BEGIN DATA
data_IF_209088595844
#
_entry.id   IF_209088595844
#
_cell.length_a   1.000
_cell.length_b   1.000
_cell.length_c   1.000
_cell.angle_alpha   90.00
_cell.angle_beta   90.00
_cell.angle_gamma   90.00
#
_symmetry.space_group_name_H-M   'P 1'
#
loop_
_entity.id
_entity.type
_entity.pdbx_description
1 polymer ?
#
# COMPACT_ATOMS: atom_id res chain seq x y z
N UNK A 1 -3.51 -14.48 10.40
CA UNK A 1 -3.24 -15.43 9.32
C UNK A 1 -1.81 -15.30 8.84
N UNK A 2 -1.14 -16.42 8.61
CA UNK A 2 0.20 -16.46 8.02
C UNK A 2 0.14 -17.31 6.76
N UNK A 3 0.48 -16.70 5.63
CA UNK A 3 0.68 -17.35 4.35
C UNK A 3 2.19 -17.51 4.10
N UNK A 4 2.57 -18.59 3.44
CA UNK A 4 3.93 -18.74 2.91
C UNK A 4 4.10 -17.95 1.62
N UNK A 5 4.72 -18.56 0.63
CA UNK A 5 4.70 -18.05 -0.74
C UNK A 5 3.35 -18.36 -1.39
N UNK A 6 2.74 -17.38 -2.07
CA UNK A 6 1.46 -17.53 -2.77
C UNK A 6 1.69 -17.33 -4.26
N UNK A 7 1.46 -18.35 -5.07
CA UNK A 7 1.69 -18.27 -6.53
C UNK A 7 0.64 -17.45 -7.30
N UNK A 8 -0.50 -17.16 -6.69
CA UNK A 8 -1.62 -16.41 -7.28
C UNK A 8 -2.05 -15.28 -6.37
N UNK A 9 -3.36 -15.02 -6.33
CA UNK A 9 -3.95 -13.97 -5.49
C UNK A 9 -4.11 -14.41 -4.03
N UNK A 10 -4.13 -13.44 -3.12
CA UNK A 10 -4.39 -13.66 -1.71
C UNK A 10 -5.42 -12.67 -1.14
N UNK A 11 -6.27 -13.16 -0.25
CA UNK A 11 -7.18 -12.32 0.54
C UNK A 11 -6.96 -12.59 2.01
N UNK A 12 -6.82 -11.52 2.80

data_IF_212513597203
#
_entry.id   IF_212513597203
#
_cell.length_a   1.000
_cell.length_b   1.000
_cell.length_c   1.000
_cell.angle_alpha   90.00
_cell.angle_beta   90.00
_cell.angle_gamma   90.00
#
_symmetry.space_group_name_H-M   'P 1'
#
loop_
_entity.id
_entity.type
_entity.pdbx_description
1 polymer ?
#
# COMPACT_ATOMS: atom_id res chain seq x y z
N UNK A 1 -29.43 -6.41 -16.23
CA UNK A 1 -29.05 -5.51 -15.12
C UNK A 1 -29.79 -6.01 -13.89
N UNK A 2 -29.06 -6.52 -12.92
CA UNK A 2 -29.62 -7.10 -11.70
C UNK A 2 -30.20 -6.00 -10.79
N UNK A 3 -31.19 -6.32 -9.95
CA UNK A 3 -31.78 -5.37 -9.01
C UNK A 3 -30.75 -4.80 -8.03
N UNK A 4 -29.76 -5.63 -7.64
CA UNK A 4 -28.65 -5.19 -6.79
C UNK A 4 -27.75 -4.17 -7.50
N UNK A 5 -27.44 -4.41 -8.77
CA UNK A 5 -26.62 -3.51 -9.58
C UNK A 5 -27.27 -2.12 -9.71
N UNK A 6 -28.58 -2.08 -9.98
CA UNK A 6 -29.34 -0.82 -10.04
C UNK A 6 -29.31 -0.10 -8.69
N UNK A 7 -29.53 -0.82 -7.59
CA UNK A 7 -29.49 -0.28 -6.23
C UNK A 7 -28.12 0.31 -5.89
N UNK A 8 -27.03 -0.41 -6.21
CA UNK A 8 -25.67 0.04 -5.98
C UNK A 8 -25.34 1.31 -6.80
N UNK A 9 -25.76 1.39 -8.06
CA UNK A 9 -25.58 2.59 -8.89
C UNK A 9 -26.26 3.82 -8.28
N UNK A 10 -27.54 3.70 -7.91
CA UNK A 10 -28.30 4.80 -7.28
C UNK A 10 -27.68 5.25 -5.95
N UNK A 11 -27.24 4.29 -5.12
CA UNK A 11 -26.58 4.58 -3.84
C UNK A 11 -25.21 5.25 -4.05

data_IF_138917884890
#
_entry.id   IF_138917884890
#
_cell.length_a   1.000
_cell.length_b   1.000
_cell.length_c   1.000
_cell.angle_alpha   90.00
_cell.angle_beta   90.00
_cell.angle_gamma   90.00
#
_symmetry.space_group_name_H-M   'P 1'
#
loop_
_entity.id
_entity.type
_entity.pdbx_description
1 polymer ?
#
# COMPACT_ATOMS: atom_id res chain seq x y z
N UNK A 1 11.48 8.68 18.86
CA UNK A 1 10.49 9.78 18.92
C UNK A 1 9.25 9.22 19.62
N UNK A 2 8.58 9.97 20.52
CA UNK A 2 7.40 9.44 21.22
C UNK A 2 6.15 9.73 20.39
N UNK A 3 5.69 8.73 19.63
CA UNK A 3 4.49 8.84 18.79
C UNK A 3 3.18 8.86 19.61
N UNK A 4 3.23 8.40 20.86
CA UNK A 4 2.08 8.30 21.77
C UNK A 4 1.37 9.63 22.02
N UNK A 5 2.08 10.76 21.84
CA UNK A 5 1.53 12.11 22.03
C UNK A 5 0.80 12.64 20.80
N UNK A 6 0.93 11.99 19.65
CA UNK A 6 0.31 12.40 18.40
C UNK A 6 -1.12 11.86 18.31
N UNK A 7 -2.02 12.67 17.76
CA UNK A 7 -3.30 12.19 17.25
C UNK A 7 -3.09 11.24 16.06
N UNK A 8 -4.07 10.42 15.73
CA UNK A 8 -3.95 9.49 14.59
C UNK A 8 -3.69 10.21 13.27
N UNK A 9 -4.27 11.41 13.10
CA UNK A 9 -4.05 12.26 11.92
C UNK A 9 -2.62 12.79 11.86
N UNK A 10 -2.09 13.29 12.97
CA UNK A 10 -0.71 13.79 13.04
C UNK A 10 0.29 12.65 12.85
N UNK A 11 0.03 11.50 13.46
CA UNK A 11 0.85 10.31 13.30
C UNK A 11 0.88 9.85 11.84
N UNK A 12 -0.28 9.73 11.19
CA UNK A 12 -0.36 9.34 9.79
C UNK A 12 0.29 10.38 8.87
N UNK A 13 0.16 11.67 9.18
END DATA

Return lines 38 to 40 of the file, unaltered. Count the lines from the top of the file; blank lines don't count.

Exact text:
C UNK A 6 1.69 -17.33 -4.26
N UNK A 7 1.46 -18.35 -5.07
CA UNK A 7 1.69 -18.27 -6.53